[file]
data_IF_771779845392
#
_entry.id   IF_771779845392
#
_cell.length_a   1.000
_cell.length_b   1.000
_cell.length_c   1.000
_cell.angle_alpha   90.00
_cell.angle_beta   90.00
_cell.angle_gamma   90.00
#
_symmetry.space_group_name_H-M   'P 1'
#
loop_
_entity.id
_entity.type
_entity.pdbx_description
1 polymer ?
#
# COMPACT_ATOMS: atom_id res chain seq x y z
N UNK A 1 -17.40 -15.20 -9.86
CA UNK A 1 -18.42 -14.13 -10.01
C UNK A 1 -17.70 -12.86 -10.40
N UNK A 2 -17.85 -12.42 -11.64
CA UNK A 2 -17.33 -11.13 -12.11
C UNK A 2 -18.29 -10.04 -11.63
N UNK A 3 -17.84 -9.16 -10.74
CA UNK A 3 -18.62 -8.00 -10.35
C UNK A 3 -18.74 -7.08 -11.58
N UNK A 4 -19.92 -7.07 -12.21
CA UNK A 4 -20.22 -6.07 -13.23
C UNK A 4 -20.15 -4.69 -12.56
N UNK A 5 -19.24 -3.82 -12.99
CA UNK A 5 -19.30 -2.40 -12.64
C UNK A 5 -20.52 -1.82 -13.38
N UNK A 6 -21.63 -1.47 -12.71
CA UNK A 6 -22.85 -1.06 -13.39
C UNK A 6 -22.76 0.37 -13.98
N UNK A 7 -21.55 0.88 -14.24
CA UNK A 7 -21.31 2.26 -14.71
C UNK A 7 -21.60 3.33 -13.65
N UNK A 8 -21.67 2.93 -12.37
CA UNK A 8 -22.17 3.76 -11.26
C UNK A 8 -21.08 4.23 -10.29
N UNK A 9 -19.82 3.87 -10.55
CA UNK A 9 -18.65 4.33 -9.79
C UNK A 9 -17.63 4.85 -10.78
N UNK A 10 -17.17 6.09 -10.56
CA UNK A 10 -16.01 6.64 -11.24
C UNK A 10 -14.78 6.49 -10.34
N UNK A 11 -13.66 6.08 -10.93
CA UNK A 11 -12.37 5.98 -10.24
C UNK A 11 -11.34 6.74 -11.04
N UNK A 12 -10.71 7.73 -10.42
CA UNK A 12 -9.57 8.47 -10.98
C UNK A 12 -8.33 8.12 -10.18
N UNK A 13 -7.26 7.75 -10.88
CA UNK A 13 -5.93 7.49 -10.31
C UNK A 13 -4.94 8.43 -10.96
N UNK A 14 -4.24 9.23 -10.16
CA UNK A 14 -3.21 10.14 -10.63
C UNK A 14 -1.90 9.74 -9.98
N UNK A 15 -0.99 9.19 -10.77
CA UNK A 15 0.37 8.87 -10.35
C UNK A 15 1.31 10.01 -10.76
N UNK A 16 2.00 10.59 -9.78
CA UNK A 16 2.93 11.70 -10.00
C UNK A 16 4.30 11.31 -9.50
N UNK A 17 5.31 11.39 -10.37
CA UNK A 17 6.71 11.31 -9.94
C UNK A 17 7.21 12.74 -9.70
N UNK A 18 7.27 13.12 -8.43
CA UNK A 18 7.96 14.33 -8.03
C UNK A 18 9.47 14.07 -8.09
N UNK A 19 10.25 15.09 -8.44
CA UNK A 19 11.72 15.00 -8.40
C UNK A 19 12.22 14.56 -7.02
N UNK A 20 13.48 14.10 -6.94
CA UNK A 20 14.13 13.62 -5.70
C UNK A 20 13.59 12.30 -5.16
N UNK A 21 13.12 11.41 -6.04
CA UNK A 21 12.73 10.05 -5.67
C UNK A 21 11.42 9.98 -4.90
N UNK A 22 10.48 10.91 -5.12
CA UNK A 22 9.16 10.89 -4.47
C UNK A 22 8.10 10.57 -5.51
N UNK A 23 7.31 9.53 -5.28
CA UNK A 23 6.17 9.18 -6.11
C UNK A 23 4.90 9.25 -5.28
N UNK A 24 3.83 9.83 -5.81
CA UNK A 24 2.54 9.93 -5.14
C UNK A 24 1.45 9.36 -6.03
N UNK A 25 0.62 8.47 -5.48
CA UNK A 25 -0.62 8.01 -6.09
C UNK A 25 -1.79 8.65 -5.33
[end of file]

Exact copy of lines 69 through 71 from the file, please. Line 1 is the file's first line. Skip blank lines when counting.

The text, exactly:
N UNK A 17 5.31 11.39 -10.37
CA UNK A 17 6.71 11.31 -9.94
C UNK A 17 7.21 12.74 -9.70